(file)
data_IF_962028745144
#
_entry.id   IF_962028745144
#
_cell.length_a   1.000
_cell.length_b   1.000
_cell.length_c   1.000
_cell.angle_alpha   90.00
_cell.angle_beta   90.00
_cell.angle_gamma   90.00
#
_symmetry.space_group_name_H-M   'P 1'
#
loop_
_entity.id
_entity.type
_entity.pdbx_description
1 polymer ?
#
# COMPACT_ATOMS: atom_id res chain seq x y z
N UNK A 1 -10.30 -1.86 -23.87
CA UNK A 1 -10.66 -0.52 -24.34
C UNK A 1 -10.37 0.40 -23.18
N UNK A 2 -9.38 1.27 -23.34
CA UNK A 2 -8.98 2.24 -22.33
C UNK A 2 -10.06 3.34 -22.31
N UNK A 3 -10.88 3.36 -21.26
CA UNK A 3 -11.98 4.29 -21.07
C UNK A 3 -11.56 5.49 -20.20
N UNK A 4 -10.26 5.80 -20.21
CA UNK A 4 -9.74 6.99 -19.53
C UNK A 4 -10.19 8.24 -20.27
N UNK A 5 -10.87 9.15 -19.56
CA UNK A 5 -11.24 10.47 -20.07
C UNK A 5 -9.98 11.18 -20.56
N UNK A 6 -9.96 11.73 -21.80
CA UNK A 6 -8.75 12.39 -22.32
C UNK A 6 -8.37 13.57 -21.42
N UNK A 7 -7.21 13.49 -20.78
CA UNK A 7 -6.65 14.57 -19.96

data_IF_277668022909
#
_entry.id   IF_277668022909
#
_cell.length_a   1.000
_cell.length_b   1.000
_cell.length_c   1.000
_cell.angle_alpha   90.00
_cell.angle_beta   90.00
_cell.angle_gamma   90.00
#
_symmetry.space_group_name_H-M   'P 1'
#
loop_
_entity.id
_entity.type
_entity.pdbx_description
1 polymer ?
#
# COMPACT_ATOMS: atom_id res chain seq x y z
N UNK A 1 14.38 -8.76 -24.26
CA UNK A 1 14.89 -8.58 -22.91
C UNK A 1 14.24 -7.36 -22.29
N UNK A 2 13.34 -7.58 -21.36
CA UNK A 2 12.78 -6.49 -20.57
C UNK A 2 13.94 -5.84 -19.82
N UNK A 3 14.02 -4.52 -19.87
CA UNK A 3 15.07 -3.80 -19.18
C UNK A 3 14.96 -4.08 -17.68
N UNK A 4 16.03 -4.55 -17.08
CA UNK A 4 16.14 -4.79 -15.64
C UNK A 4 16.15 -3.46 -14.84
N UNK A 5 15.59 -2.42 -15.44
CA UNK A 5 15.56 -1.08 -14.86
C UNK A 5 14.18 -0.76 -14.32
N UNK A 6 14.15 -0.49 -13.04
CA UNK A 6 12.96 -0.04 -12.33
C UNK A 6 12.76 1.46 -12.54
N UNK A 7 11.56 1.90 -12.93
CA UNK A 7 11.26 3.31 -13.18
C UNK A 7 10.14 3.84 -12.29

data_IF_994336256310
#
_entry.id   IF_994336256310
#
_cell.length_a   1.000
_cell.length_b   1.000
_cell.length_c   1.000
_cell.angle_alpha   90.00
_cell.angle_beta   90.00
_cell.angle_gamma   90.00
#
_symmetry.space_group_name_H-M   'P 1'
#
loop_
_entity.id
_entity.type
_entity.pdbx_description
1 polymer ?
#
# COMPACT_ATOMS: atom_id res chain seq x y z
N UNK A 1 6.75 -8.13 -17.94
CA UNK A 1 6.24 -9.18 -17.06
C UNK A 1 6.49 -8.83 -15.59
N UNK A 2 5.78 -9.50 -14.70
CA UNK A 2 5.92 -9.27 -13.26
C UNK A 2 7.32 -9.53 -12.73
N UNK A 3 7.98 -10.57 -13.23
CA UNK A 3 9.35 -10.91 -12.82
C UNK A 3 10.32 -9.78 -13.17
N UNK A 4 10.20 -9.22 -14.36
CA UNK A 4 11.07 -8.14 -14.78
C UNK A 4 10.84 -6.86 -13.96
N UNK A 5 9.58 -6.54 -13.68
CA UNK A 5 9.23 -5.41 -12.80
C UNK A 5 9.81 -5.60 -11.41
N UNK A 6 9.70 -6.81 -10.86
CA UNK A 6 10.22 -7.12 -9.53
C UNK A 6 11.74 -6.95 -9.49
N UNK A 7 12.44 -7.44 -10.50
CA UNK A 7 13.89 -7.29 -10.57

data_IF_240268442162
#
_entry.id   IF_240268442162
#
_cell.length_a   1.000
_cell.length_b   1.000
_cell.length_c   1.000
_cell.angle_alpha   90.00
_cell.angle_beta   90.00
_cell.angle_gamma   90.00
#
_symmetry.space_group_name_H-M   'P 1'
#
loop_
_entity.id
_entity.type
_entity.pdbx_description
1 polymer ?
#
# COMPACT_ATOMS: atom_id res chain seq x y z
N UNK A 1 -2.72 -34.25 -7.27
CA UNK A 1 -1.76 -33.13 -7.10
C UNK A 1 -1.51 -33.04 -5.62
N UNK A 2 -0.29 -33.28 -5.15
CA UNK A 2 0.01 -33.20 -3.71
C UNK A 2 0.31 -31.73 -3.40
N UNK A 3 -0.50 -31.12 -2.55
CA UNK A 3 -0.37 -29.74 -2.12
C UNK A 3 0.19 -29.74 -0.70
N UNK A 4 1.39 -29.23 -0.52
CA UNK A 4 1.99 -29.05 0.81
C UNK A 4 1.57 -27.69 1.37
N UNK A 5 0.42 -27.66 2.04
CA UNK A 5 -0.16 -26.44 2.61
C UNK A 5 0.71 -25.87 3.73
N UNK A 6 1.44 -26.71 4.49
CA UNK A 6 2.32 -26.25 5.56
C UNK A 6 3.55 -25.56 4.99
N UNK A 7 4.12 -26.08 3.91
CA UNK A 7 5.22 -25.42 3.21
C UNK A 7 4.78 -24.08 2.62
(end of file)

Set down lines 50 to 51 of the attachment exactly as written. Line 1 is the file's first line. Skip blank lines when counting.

_cell.angle_gamma   90.00
#